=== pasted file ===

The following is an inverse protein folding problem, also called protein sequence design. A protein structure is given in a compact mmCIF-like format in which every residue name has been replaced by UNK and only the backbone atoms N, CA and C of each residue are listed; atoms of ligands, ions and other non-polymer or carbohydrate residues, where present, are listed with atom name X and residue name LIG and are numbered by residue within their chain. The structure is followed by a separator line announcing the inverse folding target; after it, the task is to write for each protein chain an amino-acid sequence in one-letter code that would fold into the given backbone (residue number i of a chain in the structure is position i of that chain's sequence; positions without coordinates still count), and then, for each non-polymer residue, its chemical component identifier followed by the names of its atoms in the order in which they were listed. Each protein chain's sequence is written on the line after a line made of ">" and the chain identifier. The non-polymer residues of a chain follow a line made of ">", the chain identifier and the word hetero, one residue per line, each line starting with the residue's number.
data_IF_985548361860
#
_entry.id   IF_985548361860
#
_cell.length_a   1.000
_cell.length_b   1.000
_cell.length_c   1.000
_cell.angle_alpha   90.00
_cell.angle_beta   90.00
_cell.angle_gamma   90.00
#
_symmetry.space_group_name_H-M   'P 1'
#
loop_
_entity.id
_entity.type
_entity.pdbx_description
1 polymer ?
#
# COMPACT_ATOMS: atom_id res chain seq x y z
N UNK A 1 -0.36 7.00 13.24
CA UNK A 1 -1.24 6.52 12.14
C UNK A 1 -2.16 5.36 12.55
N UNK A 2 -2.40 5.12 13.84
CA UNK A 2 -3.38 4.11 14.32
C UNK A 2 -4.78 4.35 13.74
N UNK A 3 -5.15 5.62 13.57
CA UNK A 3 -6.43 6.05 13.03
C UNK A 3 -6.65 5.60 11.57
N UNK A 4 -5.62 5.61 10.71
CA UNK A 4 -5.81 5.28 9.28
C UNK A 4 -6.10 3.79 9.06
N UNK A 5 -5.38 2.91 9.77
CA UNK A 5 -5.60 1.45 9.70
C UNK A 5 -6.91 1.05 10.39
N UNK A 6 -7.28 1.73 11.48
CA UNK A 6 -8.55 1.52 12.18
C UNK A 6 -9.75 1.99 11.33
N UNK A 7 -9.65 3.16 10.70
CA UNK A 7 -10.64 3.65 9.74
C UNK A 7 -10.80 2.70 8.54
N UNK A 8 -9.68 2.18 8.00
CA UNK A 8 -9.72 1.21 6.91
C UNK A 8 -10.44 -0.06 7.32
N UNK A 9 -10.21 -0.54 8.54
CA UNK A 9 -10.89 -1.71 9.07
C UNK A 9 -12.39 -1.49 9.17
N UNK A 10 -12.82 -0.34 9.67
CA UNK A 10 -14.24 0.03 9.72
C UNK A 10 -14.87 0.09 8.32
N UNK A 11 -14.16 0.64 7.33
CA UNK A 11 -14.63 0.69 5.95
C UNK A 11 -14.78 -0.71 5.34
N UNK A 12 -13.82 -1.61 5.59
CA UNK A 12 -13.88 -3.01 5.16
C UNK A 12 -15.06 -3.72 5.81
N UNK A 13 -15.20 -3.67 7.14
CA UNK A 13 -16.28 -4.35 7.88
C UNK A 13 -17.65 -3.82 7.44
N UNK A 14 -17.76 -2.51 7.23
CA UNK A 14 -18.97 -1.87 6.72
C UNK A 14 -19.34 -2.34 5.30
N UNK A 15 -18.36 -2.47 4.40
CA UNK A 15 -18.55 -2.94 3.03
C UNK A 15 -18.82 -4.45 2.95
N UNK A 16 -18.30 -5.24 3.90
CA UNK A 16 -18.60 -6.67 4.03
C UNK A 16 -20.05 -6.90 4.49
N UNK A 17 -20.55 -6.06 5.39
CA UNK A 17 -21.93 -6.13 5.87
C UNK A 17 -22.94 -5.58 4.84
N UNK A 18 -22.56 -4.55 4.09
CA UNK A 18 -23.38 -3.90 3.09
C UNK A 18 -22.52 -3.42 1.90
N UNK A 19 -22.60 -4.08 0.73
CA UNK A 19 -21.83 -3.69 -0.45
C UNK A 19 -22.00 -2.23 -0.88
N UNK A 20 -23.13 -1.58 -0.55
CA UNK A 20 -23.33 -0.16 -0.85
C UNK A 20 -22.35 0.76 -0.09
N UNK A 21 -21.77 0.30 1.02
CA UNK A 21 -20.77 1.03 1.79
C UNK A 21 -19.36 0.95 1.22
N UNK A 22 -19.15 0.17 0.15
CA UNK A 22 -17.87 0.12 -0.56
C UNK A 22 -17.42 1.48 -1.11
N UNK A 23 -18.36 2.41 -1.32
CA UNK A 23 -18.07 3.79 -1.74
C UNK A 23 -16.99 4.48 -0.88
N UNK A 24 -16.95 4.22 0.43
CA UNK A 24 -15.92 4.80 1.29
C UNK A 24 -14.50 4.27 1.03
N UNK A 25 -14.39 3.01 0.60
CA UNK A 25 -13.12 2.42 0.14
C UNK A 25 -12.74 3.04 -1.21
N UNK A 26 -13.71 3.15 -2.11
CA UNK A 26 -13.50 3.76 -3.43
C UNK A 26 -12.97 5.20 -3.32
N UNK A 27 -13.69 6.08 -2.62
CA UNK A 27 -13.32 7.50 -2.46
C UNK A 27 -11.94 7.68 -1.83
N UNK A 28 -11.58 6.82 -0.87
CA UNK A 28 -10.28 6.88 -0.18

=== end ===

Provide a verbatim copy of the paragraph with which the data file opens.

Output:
The following is an inverse protein folding problem, also called protein sequence design. A protein structure is given in a compact mmCIF-like format in which every residue name has been replaced by UNK and only the backbone atoms N, CA and C of each residue are listed; atoms of ligands, ions and other non-polymer or carbohydrate residues, where present, are listed with atom name X and residue name LIG and are numbered by residue within their chain. The structure is followed by a separator line announcing the inverse folding target; after it, the task is to write for each protein chain an amino-acid sequence in one-letter code that would fold into the given backbone (residue number i of a chain in the structure is position i of that chain's sequence; positions without coordinates still count), and then, for each non-polymer residue, its chemical component identifier followed by the names of its atoms in the order in which they were listed. Each protein chain's sequence is written on the line after a line made of ">" and the chain identifier. The non-polymer residues of a chain follow a line made of ">", the chain identifier and the word hetero, one residue per line, each line starting with the residue's number.